I'm building a laser target with photoresistors and a 90FPS camera (which will probably become CPU bottle-necked) and when yesterday I went to shopping I just saw a barcode scanner and begun thinking: "Well, these things are relatively cheap in terms of hardware(ignoring the software), are bloody fast, and are excellent detecting patterns of black and white when illuminated by laser light", then I recalled that mouse sensors work the same way, and questioned myself if there is a much simpler and more effective way of building the target with those.

Can one of such sensors be used to detect red laser light hitting a white surface (with a blackish circle on the middle) a few centimeters away? Since they take hundreds/thousands of frames each second, I'll assume that they can detect 10 laser pulses in 15~25ms, correct?

How hard is to use one of those for DIY projects?

Since you are electric engineers (and know the stuff) is there any other way to do it? A camera+photoresitors will probably work (working on it), but it feels hackish and is not in compliance with the official sport regulations (unable to tell if its one solid shot or 10 short pulses at every shot). How would you do it?

EDIT: Forgot some specs. This is a target that can be used in competition (Modern Pentathlon): enter image description here

Its sides are opaque and the front is only slightly opaque so the light can go through. It is about 20 by 20cm, and 25 thick, but some simpler targets are as slim as 5cm. The lasers have a 630nm to 650nm wave, 3.5mW intensity, and the maximum of 1cm dispersion at 10meters. The target needs to have the maximum of 100ms reaction time, so photo-resistors should be enough, and it needs to tell the location of the shot with 0.5mm precision at the very edge of the black circle (to distinguish an in from an out), some separation should do the trick.

Can you guys tell what is that target made of just by looking at it? It is hugely overpriced (800€-950$), since the low end targets (that only distinguish in from out, and give no position) are made with a diode and a controller cost almost 300€(~350$). I'll assume that the real cost is about 200€, what can be done with 200€ worth of electric material?

  • \$\begingroup\$ "official sport regulations" ? \$\endgroup\$
    – brhans
    Commented Jul 30, 2015 at 17:22
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    \$\begingroup\$ Not sure what you want, but photoresistors are slow. Photodioes are fast... maybe you can use a small solar panel as the detector... (is this outside or inside?) \$\endgroup\$ Commented Jul 30, 2015 at 19:49
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    \$\begingroup\$ I would suspect that each of the concentric rings has a single photodiode and that they are constructed as light guides, so that a hit anywhere on the ring will produce a signal on the corresponding diode. Or maybe each ring is in four sections (top, bottom, left, right) still with a separate photodiode for each. But this is a wild guess. Manufacturing such a thing may not be that easy unless you have facilities to mold plastics. And, do not think of it in terms of frames per second. It is probably analog, with response time on the order of microseconds if not faster. \$\endgroup\$ Commented Jul 31, 2015 at 0:19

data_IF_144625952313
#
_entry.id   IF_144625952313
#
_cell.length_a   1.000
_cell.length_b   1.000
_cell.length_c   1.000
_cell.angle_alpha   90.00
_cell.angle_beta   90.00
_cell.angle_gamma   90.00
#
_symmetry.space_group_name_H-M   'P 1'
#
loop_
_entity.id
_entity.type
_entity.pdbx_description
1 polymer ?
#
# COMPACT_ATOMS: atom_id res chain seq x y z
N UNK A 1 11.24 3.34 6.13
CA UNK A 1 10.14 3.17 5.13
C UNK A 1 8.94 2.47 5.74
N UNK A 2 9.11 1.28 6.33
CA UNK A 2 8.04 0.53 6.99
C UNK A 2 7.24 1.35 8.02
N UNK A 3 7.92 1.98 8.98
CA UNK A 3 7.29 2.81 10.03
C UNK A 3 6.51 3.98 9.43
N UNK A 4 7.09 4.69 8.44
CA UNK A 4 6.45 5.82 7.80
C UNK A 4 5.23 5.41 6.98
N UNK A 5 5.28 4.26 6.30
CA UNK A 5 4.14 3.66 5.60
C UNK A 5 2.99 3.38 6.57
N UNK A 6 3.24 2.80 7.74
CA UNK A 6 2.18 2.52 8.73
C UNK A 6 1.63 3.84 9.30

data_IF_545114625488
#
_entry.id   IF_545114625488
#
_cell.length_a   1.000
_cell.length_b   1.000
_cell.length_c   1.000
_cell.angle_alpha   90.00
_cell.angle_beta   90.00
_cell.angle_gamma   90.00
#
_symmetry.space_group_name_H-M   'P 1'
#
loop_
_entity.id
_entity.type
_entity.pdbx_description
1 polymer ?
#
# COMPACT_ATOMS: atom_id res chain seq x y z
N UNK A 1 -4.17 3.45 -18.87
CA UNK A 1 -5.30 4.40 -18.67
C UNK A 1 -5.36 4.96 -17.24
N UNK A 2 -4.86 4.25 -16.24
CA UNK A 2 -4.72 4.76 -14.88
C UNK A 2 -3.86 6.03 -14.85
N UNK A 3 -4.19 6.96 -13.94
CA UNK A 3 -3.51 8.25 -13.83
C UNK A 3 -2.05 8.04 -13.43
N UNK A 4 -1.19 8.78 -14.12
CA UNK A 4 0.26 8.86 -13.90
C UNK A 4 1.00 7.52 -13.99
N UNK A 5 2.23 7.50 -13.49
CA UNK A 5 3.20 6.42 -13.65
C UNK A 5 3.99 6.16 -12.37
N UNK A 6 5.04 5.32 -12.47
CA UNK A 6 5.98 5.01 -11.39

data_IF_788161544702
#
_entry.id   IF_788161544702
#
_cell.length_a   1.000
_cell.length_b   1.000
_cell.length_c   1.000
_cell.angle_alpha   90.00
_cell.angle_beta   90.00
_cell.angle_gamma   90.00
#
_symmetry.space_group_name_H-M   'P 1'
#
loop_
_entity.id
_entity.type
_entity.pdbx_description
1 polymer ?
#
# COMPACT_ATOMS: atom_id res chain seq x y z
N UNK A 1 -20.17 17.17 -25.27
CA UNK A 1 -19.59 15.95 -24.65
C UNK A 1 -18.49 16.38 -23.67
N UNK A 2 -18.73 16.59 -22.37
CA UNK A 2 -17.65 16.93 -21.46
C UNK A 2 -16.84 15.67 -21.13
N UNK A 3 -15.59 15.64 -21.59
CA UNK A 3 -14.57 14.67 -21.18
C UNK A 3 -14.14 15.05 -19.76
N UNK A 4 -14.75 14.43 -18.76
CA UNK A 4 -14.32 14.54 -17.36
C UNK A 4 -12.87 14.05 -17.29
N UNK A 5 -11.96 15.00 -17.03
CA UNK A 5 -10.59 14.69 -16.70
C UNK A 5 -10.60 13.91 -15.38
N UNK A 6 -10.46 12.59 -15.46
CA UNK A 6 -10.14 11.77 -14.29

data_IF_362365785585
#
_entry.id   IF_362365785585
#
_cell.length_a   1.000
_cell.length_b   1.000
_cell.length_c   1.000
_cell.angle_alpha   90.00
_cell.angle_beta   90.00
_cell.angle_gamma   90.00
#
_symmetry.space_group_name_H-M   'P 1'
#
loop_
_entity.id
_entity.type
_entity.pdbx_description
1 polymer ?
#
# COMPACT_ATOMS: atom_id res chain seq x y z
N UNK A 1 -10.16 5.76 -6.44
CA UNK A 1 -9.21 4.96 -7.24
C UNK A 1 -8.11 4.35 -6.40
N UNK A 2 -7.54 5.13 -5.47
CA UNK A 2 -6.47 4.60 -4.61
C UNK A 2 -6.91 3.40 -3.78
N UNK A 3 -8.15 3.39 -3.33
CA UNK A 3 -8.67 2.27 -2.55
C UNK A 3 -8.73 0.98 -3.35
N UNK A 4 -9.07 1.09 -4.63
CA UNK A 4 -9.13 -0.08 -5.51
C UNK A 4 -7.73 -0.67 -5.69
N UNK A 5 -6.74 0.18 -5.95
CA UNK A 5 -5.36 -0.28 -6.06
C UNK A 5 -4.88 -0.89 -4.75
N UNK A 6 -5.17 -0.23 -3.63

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    \$\begingroup\$ Another way to do it is indeed to use a camera. The trick is to use two cameras and have the integration time of one overlapping the readout time of the other, so that there is no dead time. This way you are guaranteed to catch every shot, provided that the cameras are sensitive enough to observe the laser pulses at all. The electronics are more complex with this approach than using the plastic rings and photodiodes (and some programming is certainly required), but the physical construction is probably simpler. \$\endgroup\$ Commented Jul 31, 2015 at 0:24
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    \$\begingroup\$ The high cost per unit is most likely because there is not much of a market for this product, so development costs are not amortized over a large volume as it is for typical consumer products. So, I am not sure if it is really overpriced, as such--to design and manufacture something of commercial quality takes a considerable up-front investment of money and effort. It is probably not realistic just to look at the cost of the components and materials. \$\endgroup\$ Commented Jul 31, 2015 at 0:36

1 Answer 1


This is all speculation because I am not familiar with the device in question, and I am actually not an electronic engineer either. But it does not seem too difficult in principle.

To detect 1.5 ms pulses, practically any photodiode will do that can detect red light with reasonable efficiency. The bandwidth only needs to be 10 kHz or so. You can even use a phototransistor for a larger signal level without having to use a separate amplifier. (Although, I would not suggest using a photoresistor. They are more expensive than photodiodes and phototransistors, and have poor sensitivity and response time.) Detecting the pulse train does not need to be spatially resolved--either it is detected and the target is hit somewhere (which will prompt a position readout), or it is not and there was no shot or a miss. The spatial resolution can be accomplished separately if necessary.